Tim's images

Happiness is Turning Off the Computer

— A computer that sleeps all weekend is a tiny bit of happiness —

Some months ago I watched an intriguing special on NHK (Japan’s national television broadcaster, like BBC in the U.K.) about a Tokyo design firm struggling to regain its vitality. computer_punch.jpgThe president, a guy in his late 50s or early 60s, decided his employees were spending too much time staring into computer screens and not enough time interacting face-to-face. He instituted a new rule: No more individual desktop PCs. Henceforth employees wanting to create files would have to get up from their stations, walk over to a special area, and complete digital tasks on shared-use computers. While at their own desks, they would work only with pencil, paper, and other analog tools—or confer with colleagues.

What do you think happened?

Morale and productivity soared, as designers rediscovered the power and joy of collaborating in person rather than swapping computer files and “conversing” via electronic Post-it notes. Workers were jolted out of “computer complacency”—the false sense of accomplishment achieved by constantly exchanging e-mails and endlessly fiddling with digitized designs. Hot, live, dialogue replaced silent messaging and passive monitor-gazing. The firm’s workplace was transformed.

I wouldn’t suggest that computers always drag down productivity. But let’s face it: The moment we sit down at a PC, we face a smorgasbord of time-wasting activities. A constant stream of incoming e-mail, mostly trivialities, creates an illusion of urgency, while social networking invitations, games, opt-in solicitations, and countless other distractions fairly overflow our screens, beckoning, as if to say, “c’mon, let’s goof off!”

The computer, of course, is a terrific bundle of tools. But like a 27-blade jackknife or Microsoft Word, when you open it up, most of the content is unnecessary or unimportant (last week I wrote about distinguishing between urgency and importance).

Years ago, like that president in the NHK special, I discovered the dark side of excessive computer use—and paid a price in health and happiness.carpal_pain.jpg Thanks to early and deep attention to computing and the Internet, my ship came in, so to speak, during the dotcom days. But in the meantime, years of constant work hunched over a keyboard and 20,000 keystroke-per day typing sessions steadily chipped away at body and spirit. Eventually, putting my hands to the keys became physically painful, then almost impossible. I discovered I had cubital tunnel syndrome (not carpal tunnel syndrome) in both arms. For the first time, I feared for a professional life so utterly dependent on keyboard/computer usage.

Meanwhile, I grew alarmed by a growing spiritual exhaustion brought on by too much PC time. Finally, I’d had enough. I’d reached a turning—make that a breaking—point.

First, I decided to work on the physical stuff. I’m a firm believer—along with a self-help guru whose name I can’t remember and will probably misquote—that it’s easier to behave yourself into a different way of feeling than feel yourself into different way of behaving. So for starters, I studied up on ergonomics, repetitive stress disorders, cumulative trauma, and nerve compression, then had surgery on my right elbow. I hired a transcriptionist to take the physical strain off my hands, then began using Dragon NaturallySpeaking voice recognition software. This literally saved my work life. For years now I’ve dictated everything I write, sometimes after penning it longhand (as with this post).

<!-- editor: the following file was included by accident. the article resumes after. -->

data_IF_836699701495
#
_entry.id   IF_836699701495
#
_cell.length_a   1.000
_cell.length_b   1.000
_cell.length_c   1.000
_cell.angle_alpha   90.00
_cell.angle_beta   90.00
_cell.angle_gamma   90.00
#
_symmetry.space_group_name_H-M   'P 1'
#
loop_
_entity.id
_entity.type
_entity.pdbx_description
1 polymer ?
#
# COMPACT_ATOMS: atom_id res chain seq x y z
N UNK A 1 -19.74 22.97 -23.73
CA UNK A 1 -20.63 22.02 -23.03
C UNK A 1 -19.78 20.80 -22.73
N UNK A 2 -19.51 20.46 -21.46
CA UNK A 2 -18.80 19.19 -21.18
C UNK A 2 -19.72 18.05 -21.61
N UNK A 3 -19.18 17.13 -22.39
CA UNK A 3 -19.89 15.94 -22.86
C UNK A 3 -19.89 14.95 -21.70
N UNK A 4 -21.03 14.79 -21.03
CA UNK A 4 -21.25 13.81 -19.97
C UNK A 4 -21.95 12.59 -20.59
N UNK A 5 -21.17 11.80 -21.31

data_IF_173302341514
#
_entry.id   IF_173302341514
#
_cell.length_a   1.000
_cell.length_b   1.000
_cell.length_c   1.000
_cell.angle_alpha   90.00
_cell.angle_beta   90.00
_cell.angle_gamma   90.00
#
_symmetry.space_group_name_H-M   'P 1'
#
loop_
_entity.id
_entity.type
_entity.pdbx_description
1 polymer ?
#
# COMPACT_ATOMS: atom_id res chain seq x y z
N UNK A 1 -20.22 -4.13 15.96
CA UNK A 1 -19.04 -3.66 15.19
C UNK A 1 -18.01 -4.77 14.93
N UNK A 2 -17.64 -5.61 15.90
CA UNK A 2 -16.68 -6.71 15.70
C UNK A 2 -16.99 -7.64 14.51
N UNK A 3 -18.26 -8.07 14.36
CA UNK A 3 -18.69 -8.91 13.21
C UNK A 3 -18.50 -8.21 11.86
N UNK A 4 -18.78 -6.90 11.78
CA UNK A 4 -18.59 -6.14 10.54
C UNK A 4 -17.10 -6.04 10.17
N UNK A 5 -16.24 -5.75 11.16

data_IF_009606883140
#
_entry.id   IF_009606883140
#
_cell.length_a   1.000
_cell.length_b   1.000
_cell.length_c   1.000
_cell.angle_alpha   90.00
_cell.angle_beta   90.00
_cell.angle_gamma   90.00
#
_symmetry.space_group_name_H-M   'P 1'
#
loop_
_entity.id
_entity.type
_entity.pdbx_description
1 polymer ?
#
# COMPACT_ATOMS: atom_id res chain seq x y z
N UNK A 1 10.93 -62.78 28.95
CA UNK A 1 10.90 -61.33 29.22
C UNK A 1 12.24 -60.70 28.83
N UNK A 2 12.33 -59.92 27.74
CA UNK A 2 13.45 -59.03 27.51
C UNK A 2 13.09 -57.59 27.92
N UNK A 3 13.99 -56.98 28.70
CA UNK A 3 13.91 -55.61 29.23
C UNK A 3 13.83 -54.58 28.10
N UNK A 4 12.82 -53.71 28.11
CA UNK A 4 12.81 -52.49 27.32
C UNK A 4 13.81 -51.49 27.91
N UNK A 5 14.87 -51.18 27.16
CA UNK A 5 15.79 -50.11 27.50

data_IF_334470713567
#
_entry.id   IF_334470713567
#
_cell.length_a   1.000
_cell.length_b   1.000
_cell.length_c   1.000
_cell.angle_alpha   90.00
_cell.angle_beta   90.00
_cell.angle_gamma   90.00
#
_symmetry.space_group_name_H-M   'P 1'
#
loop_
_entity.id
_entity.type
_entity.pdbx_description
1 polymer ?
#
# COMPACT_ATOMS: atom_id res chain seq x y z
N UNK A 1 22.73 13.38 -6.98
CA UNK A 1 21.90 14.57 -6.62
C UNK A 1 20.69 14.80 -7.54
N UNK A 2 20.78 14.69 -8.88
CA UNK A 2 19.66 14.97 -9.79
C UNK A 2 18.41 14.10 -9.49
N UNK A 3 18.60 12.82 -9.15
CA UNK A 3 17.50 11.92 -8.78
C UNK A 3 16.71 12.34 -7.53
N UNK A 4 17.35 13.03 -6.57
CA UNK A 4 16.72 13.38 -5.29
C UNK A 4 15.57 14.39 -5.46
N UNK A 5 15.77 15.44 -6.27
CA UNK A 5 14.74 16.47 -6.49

Next, I switched to pointing and clicking with both hands instead of just one, using a Wacom pen and tablet (wonderful!) on the right side and a traditional mouse on the left. I got an “expensive” high-quality office chair and a Nada Chair for traveling and outside work. Now I couldn’t get by without either. To reduce nerve compression during sleep, I gritted my teeth and invested $2,000 in a Tempur-Pedic bed (indispensable—geez, I wish these guys had an Affiliates program!). I recovered to the point where I could physically deal with a CPU-driven work environment.

Now it was time to deal with the psychic fallout. Apart from the physical problems, I’d found constant computer use dehumanizing enough to want to change careers. So, with my usual blend of foresight and business acumen, I went into … writing and teaching! Of course, I promptly discovered (what a surprise) that computers have taken over those occupations, too. What was I thinking?

Time to face facts: there’s no getting away from CPUs, no matter what you do for a living. Nonetheless, I find teaching and writing far more rewarding than helping large companies try to make more money. I’ve managed to cut way backsolo_spirit.jpg on computer usage—and reclaim my evenings and weekends in the bargain. I joined the International Institute for Not Doing Much. And to emphasize the analog even more, I’ve started a new policy: The PC stays off on Saturdays or Sundays. Like the Tokyo design firm, I find that working with pen, paper, and books jumpstarts productivity.

I realize my technology aversion was fueled by physical problems, and I don’t mean to imply that my way of dealing with it is for everyone (check a related post at Zen Habits). Heck, I really enjoyed computing in the pre-spam days, before the Internet was re-conceived as a marketing “platform” instead of a communications tool. Nevertheless, no one will be happier than me when this “digital” fad finally blows over and we can all go back to talking to each other with our voices and writing with pencils and paper like civilized people ;-).